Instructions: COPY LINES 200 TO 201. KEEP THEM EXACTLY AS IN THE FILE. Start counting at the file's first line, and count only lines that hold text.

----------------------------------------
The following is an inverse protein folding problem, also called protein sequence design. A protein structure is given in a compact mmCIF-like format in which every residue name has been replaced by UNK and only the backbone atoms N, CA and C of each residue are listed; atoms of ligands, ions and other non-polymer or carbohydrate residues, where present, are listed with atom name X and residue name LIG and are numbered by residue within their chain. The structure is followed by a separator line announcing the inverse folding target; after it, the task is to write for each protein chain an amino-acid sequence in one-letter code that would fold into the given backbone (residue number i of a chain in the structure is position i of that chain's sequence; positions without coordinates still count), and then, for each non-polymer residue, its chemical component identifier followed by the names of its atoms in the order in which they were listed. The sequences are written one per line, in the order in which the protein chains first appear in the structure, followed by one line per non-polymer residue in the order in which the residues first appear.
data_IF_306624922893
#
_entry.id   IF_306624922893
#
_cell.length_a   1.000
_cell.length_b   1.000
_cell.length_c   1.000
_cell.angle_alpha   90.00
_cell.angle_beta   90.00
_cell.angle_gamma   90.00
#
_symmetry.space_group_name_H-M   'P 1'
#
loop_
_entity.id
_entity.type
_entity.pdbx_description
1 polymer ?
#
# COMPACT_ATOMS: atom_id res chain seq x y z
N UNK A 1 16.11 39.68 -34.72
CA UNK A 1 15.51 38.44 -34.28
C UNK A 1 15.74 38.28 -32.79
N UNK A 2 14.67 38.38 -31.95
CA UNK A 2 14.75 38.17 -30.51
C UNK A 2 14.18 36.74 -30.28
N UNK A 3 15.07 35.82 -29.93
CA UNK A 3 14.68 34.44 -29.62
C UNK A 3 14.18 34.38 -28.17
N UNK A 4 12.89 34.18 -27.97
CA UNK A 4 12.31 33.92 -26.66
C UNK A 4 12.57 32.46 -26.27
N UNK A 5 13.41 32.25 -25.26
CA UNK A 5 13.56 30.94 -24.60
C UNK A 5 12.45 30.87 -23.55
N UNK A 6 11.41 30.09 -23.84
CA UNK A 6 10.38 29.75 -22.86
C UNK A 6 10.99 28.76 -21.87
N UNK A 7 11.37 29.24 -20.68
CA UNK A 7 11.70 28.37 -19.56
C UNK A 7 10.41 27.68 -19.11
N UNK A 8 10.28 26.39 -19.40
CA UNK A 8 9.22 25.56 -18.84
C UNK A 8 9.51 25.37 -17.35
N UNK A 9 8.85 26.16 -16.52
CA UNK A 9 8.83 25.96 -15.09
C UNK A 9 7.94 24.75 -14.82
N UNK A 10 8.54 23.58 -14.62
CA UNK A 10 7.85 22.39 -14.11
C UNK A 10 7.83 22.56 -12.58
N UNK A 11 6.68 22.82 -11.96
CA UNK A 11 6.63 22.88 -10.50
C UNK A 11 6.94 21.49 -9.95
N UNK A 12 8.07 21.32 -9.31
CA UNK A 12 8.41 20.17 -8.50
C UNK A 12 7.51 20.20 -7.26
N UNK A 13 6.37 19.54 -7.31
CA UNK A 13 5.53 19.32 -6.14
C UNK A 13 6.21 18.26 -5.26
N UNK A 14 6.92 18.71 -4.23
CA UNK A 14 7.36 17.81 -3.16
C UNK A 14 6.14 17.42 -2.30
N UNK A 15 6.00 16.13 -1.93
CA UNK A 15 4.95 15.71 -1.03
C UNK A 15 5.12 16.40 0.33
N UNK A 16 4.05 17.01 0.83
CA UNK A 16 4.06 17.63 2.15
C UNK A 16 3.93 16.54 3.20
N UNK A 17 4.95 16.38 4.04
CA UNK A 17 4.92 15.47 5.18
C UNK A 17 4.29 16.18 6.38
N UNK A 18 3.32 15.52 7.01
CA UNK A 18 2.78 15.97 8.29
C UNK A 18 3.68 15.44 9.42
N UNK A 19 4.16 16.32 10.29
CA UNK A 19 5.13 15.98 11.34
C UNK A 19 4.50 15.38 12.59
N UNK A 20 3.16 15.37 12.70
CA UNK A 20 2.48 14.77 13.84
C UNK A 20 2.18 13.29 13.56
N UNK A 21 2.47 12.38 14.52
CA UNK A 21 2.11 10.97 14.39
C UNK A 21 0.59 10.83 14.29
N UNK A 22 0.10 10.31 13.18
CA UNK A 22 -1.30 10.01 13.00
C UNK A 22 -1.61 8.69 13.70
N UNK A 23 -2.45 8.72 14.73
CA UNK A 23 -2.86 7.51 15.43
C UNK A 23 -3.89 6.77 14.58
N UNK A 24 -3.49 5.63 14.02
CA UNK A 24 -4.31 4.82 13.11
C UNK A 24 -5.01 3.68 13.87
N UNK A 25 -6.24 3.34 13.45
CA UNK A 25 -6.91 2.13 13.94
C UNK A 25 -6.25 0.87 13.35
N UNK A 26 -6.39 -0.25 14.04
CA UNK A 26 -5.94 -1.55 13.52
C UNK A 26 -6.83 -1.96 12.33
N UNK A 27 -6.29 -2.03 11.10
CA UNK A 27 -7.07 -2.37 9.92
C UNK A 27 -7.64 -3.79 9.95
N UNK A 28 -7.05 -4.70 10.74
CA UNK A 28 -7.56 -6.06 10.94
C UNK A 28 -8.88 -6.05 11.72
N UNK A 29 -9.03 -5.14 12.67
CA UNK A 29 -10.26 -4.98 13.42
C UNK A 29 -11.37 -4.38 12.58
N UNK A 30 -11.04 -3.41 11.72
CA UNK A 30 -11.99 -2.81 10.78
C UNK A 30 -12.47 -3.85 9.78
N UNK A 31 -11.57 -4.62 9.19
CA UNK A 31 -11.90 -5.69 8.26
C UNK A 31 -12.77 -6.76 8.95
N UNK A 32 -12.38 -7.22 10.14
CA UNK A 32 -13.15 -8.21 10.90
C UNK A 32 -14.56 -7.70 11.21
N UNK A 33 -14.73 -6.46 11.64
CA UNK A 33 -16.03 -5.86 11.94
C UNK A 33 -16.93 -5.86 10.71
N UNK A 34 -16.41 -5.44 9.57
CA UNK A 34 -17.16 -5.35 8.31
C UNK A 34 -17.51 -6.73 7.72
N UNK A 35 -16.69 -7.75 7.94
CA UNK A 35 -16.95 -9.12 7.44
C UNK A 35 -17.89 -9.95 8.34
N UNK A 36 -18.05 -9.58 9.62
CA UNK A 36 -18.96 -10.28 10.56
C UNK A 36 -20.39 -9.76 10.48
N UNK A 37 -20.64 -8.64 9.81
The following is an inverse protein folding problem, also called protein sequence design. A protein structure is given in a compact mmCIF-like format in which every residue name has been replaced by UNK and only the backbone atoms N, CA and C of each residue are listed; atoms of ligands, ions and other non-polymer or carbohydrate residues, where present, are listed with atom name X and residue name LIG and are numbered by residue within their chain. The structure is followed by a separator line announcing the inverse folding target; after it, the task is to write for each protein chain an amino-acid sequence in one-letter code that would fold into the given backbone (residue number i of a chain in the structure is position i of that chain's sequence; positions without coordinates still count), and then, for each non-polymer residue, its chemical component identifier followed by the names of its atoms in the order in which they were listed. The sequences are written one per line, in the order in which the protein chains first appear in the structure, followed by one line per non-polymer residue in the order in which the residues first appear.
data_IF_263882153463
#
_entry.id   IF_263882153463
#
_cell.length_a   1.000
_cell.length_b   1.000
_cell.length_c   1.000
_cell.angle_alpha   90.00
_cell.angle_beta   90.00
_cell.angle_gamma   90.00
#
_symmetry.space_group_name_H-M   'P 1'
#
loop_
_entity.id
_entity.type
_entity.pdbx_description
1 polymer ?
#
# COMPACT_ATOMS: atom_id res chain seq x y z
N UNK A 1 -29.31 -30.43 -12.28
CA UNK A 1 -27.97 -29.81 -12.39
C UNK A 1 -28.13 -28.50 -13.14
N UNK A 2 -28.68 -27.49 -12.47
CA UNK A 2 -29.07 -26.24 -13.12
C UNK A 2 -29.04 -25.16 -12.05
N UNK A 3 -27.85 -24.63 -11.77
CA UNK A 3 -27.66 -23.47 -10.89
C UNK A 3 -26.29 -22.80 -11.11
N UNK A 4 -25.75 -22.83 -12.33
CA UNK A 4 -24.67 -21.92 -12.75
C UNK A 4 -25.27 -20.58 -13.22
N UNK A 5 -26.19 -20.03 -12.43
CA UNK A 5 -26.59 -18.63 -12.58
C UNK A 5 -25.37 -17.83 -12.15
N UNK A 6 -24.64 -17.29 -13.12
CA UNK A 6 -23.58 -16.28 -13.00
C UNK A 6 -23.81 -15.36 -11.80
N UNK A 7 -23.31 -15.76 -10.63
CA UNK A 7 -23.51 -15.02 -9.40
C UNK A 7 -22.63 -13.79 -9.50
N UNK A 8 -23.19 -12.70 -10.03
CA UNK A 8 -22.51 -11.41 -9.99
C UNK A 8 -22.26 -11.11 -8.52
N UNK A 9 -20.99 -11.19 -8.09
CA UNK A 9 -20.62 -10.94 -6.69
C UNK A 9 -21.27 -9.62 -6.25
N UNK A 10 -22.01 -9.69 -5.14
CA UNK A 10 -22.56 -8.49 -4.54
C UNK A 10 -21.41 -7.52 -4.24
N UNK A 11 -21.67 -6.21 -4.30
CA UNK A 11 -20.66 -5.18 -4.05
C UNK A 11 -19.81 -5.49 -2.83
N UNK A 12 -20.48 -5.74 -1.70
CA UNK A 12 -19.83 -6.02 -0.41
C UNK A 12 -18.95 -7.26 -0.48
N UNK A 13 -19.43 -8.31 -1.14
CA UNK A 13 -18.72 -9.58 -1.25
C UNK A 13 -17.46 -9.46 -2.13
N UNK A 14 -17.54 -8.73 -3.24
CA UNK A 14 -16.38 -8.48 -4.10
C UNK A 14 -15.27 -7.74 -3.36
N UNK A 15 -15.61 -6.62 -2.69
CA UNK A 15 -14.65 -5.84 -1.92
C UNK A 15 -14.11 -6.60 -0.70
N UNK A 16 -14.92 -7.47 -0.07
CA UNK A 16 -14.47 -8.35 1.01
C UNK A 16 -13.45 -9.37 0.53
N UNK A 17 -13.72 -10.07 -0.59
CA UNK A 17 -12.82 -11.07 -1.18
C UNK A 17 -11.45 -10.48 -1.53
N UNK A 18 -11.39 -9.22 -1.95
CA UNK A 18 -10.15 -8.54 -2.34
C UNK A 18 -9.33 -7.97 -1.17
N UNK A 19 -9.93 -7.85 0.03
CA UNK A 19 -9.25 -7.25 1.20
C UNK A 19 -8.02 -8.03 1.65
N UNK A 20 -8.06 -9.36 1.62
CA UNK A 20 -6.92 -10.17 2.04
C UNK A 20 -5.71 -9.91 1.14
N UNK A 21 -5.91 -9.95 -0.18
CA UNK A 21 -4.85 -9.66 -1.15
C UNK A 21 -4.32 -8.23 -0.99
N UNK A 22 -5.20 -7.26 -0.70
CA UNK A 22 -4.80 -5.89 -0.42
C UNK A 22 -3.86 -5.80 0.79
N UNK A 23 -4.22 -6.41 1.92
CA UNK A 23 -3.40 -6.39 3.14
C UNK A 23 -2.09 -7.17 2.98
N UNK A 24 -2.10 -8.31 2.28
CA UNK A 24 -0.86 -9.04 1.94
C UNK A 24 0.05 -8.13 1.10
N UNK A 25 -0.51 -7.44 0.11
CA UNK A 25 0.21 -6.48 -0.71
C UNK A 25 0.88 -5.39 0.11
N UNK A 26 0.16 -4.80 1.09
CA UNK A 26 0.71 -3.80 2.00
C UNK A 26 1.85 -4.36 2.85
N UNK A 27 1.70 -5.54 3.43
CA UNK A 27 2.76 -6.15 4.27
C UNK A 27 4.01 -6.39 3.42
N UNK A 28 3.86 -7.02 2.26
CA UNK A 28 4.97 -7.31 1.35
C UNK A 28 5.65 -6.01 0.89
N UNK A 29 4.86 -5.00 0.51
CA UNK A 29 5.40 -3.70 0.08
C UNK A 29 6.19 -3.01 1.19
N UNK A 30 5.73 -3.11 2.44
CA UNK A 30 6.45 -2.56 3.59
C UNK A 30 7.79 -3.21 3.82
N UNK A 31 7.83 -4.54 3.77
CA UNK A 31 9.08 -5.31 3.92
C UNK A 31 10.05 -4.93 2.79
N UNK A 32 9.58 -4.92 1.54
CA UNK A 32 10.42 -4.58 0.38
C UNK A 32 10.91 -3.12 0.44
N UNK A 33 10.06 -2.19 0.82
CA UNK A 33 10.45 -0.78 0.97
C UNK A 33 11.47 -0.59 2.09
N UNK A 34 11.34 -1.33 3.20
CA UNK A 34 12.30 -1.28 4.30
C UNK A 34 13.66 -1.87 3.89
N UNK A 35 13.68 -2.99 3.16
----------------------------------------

N UNK A 17 -13.72 -10.07 -0.59
CA UNK A 17 -12.82 -11.07 -1.18